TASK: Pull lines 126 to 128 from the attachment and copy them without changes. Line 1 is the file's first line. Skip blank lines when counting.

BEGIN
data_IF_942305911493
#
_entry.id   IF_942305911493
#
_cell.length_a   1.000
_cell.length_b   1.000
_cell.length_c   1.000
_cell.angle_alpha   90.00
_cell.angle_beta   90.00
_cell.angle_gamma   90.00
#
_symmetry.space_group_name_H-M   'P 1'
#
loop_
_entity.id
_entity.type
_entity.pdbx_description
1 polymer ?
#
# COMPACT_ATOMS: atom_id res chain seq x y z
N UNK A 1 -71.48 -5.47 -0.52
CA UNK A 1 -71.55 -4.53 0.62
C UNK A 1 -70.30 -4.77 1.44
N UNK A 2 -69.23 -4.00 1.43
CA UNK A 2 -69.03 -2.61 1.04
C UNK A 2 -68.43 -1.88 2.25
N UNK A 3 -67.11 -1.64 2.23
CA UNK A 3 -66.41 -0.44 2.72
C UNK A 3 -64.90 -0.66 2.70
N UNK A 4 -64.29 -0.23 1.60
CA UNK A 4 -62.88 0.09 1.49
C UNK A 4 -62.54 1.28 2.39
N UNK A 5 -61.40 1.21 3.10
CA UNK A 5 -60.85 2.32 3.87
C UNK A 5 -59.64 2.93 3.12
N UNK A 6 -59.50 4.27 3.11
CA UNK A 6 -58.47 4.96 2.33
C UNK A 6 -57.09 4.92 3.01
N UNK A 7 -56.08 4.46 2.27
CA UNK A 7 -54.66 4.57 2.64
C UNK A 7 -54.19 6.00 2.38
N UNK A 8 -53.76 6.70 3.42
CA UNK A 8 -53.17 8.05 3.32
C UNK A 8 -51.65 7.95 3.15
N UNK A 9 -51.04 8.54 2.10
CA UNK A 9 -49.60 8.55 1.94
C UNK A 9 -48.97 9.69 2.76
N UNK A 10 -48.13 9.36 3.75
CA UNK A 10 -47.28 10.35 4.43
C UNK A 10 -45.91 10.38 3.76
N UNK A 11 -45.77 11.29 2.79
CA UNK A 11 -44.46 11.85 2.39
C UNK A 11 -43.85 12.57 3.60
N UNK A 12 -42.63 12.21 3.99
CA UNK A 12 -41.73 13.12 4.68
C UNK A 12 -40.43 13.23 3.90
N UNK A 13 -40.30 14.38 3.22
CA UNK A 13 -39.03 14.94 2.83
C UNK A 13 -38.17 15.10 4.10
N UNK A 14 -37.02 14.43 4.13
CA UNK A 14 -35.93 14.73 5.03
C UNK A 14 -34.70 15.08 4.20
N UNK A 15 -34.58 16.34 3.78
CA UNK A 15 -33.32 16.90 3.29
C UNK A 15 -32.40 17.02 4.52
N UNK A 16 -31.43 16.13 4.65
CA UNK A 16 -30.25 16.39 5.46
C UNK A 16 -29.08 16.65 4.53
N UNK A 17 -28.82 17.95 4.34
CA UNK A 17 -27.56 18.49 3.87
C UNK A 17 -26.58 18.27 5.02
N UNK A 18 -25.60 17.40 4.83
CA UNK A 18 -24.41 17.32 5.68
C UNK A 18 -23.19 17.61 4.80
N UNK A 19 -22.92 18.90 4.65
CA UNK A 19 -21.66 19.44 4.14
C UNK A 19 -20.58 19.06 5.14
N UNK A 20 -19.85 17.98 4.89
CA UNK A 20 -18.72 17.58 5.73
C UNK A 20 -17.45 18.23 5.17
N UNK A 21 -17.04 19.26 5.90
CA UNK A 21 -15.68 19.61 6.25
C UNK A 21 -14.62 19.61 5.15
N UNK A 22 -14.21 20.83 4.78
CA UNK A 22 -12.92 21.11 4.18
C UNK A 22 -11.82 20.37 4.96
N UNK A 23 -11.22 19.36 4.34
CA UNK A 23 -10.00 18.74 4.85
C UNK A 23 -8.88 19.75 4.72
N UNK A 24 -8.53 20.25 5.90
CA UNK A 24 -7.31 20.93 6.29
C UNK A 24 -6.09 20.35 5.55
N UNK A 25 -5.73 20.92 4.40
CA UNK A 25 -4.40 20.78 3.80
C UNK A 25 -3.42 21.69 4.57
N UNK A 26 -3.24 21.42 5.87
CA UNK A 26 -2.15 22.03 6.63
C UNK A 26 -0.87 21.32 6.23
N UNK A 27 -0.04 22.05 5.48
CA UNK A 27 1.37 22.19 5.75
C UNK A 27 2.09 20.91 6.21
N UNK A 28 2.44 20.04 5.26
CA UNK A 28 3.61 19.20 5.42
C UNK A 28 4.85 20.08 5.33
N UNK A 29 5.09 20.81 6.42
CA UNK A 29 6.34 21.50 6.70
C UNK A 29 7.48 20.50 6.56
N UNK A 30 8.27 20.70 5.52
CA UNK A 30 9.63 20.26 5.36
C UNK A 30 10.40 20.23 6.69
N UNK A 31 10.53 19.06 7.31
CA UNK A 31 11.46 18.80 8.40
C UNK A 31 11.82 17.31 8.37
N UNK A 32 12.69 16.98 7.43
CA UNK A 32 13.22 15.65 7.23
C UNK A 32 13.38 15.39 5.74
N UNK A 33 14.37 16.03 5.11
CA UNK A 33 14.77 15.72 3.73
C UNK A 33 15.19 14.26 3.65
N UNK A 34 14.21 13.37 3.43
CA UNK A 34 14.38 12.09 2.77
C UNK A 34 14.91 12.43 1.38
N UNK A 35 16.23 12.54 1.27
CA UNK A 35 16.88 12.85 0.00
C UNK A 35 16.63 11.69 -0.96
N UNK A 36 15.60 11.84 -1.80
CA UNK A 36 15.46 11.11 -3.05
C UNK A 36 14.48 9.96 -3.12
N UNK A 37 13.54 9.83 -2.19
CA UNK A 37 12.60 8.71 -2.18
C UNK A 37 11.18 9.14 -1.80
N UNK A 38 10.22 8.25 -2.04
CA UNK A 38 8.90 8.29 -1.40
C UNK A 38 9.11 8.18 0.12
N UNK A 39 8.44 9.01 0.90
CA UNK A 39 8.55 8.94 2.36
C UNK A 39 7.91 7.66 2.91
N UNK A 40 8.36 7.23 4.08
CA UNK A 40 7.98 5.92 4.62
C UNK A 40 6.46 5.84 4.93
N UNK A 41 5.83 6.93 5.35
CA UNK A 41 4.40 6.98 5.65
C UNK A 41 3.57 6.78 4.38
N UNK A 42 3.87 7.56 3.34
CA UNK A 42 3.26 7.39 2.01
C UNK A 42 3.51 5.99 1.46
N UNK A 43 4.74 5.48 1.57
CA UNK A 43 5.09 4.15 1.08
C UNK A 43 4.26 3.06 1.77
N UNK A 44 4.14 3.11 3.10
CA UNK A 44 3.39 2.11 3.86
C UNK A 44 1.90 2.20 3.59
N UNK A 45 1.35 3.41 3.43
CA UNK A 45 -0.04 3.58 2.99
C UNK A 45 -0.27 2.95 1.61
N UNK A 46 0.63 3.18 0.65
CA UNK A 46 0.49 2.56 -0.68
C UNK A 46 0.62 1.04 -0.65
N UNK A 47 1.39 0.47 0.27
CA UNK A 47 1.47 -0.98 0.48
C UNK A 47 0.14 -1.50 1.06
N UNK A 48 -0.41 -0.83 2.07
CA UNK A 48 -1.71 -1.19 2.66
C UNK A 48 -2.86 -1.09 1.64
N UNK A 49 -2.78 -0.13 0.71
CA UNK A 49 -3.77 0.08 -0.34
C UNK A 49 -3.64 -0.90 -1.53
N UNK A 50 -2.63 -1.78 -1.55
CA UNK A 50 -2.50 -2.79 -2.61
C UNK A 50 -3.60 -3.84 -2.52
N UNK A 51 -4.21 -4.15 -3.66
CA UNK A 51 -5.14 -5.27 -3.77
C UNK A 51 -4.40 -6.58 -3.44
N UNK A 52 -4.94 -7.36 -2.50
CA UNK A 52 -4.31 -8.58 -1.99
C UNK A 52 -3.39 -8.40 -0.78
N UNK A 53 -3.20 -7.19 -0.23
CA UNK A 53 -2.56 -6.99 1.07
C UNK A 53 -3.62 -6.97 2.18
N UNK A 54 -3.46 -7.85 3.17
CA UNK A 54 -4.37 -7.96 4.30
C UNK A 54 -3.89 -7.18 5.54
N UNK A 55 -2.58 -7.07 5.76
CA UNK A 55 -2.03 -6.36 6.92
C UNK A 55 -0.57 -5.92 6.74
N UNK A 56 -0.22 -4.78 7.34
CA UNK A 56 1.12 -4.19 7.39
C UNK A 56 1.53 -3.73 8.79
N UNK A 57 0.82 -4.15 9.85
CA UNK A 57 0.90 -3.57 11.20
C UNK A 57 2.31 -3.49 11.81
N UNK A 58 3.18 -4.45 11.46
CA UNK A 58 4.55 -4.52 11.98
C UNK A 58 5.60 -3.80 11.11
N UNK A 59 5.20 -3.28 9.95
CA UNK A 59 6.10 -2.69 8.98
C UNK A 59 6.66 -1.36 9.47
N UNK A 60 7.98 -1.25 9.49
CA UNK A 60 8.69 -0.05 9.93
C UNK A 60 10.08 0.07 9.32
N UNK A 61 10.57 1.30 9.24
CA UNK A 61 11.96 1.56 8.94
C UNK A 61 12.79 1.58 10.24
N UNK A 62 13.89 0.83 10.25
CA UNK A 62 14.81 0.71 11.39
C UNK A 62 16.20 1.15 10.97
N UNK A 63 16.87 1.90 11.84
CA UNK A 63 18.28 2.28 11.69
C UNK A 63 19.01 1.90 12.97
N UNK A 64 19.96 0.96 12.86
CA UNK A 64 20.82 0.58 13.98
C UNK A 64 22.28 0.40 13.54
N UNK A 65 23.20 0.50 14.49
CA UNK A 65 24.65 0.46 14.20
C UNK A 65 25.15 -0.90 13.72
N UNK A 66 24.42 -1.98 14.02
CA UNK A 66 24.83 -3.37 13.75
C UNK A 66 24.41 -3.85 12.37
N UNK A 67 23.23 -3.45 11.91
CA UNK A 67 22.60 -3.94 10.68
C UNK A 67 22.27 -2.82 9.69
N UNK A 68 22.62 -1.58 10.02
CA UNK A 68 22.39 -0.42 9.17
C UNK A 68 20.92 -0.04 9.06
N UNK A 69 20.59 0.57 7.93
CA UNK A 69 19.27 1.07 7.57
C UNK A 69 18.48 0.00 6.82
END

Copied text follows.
N UNK A 36 15.60 11.84 -1.80
CA UNK A 36 15.46 11.11 -3.05
C UNK A 36 14.48 9.96 -3.12